A Syrian-American Searches for Identity in Missouri

Hala Gorani returns to the suburban St. Louis neighborhood she called home as a young child, seeking answers to unclear questions

A Syrian-American Searches for Identity in Missouri
Illustration by Joanna Andreasson for New Lines

Mike Doskocil digs the earth around a grave in the Father Dickson Cemetery, cups it in his hand and runs back to us: “Does someone have a piece of paper?” he asks, out of breath. I tear a page from my notebook and give it to him. “Thanks, I want to take some of this soil back with me,” he says, pouring the contents of his hand into a folded paper.

The founder, drummer and lead singer of Drunks With Guns runs excitedly from one headstone to another where many Civil War veterans, civil rights leaders and educators are buried, at the African-American graveyard outside Crestwood, Missouri, a suburb of St. Louis. “When I go, I want to be cremated and my ashes scattered right here. Where else makes sense?”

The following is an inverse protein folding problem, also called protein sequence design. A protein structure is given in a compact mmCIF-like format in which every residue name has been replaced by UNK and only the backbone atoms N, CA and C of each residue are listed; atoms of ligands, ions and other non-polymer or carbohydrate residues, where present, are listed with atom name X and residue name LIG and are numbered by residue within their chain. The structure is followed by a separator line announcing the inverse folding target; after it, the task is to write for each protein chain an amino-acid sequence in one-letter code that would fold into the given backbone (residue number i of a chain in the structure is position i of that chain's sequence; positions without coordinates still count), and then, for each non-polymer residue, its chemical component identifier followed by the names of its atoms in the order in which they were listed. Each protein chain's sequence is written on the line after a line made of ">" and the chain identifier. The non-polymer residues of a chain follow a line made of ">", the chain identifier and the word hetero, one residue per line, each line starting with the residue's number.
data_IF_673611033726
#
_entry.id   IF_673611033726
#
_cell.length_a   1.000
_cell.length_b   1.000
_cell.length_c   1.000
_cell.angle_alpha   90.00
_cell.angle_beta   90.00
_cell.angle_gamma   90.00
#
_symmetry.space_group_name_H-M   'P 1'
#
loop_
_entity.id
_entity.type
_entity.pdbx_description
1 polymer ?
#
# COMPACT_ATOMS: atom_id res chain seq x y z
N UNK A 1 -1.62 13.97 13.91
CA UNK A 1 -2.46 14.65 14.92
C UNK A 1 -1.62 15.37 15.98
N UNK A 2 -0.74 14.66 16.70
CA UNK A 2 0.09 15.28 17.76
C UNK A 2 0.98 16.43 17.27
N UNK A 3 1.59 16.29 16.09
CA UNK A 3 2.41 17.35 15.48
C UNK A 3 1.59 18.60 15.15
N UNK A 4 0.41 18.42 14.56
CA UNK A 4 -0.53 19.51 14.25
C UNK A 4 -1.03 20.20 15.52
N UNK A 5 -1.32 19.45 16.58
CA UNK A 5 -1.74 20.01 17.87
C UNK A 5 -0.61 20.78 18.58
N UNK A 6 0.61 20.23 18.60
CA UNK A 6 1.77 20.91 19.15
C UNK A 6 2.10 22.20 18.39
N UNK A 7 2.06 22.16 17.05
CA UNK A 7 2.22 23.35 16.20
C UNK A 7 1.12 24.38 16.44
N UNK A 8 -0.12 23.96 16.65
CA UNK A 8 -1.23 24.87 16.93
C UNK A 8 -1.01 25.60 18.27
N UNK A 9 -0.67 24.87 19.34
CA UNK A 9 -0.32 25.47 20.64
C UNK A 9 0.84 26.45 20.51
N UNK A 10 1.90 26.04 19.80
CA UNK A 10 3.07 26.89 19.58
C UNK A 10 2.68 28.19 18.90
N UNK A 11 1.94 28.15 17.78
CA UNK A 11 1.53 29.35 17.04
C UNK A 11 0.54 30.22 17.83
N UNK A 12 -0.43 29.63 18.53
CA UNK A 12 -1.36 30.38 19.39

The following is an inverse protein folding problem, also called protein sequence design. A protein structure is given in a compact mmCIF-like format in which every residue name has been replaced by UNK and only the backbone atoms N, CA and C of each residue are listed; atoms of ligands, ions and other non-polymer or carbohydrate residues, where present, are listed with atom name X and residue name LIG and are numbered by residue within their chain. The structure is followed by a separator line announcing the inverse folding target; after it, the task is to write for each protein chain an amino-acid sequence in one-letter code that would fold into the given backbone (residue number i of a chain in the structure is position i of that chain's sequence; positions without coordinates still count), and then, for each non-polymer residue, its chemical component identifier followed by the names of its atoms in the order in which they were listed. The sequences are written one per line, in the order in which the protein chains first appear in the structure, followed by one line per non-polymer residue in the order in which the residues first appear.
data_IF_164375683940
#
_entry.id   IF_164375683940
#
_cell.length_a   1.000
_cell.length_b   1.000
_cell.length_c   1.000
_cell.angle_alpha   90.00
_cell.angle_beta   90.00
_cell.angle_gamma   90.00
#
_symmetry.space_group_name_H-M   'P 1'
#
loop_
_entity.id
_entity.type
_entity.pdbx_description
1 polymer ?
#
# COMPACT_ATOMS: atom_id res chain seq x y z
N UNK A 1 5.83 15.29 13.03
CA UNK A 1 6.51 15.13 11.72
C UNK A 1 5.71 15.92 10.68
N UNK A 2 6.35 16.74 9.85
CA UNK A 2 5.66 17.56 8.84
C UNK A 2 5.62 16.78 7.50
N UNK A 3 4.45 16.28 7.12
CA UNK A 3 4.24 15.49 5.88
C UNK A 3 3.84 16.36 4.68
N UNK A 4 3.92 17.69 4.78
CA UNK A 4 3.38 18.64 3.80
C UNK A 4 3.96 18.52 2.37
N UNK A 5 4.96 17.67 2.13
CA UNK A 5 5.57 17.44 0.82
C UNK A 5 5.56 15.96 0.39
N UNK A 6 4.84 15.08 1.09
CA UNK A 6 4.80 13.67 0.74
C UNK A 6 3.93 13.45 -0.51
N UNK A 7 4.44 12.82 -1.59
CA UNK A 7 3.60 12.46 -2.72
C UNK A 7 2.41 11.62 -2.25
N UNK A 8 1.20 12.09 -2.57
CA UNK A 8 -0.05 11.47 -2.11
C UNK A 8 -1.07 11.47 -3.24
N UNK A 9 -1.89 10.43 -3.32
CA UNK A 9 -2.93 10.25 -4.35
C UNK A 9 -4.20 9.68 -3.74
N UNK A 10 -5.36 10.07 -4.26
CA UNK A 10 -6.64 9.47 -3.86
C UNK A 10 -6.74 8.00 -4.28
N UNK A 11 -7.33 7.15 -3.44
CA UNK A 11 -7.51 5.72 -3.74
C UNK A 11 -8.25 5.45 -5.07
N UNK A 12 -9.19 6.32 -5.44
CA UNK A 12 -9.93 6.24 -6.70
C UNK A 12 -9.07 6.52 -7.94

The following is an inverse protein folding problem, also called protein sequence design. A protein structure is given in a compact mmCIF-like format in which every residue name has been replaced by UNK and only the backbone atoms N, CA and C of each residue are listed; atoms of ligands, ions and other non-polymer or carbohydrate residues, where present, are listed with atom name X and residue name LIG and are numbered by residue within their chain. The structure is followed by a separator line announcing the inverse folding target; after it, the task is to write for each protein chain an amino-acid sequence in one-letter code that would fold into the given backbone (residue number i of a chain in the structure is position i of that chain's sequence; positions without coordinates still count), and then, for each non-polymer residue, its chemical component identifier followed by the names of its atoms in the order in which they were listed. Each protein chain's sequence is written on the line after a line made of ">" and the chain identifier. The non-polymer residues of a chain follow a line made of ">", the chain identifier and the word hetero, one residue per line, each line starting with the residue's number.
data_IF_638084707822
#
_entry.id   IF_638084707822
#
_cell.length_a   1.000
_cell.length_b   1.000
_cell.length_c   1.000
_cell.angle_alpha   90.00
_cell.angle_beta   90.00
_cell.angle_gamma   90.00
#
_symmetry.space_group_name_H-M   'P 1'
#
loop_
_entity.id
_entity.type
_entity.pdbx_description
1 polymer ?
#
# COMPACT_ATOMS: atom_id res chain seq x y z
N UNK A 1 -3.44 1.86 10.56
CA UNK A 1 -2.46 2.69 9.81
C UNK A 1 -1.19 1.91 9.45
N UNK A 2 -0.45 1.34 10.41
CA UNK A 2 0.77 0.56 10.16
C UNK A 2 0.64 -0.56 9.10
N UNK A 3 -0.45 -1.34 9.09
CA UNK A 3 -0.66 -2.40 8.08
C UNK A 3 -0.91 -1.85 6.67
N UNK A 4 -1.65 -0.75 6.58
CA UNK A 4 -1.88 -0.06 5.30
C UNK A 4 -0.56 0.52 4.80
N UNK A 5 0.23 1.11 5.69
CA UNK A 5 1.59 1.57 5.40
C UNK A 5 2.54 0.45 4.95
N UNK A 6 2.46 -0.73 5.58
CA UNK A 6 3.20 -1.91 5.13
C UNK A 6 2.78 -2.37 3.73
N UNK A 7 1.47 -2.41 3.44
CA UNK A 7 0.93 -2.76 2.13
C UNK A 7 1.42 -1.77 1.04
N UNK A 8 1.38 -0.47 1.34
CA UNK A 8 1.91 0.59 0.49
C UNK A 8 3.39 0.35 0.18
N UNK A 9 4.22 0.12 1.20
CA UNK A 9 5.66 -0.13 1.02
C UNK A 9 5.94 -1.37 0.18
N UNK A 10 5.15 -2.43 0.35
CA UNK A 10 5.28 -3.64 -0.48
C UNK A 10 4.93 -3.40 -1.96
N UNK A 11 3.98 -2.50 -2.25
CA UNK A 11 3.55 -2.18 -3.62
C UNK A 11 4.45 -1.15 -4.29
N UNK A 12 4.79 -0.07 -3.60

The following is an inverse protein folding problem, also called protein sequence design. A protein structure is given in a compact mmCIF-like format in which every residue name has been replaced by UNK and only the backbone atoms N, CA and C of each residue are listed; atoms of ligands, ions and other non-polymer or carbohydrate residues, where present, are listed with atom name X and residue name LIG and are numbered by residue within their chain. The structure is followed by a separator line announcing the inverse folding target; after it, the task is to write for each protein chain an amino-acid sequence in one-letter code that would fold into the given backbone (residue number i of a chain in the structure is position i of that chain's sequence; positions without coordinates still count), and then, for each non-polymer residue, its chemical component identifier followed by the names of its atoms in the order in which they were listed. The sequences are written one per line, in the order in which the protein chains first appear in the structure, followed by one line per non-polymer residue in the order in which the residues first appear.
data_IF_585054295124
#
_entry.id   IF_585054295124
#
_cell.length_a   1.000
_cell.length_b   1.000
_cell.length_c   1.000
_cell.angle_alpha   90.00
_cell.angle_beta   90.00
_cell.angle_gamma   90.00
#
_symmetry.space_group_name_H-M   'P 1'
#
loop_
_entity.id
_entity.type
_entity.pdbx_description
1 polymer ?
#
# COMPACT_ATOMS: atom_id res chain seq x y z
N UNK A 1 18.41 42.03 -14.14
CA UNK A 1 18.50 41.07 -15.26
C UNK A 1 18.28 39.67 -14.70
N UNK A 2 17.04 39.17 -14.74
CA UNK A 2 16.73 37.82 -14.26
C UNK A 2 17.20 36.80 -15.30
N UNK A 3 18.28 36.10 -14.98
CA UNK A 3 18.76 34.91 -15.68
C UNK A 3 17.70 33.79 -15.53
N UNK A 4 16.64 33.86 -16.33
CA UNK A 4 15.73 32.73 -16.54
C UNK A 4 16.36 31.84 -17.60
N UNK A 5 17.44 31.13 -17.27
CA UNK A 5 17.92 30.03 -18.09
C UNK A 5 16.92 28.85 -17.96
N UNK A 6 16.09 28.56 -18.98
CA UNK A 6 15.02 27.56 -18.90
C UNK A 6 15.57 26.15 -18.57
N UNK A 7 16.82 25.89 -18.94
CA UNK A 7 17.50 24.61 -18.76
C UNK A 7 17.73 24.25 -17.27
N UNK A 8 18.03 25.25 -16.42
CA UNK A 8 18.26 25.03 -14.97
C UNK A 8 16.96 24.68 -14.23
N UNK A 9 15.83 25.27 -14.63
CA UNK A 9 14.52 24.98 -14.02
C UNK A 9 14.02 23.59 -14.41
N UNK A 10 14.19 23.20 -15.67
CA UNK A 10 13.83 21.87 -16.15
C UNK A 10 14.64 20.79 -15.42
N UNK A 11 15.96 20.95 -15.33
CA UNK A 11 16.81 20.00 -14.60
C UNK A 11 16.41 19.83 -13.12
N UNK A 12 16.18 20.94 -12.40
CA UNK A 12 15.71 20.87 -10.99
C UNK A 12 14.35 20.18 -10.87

He smiles broadly, revealing silver-capped front teeth. Jamie, his wife of 20 years, looks at me and chuckles. My brother Zaf and I exchange puzzled looks. It’s a sunny November day with a clear blue sky, but the icy Midwest winds cut right through our clothing as they sweep over the granite and marble headstones. Jamie blows into her cupped hands and puts them back into the pockets of a short gray wool coat as her eyes follow the nearly 60-year-old Doskocil reading names and dates off of ancient headstones.

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